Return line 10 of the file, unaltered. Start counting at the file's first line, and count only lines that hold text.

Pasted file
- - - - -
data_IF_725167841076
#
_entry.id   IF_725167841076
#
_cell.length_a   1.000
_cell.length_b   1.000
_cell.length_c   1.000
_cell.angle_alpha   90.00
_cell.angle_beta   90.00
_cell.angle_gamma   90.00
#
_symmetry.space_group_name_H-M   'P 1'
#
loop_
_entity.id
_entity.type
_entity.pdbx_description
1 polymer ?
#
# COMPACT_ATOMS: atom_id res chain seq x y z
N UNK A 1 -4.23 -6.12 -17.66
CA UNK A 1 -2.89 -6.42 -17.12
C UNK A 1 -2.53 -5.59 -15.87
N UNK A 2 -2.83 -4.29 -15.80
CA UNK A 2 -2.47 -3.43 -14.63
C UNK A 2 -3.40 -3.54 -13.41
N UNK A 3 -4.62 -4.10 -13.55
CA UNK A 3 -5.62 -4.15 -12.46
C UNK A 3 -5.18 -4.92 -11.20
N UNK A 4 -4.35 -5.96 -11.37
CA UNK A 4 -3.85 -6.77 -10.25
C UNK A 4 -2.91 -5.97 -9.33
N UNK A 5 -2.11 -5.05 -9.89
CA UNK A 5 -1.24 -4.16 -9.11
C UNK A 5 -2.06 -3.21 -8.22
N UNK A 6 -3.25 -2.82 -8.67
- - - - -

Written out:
_cell.angle_gamma   90.00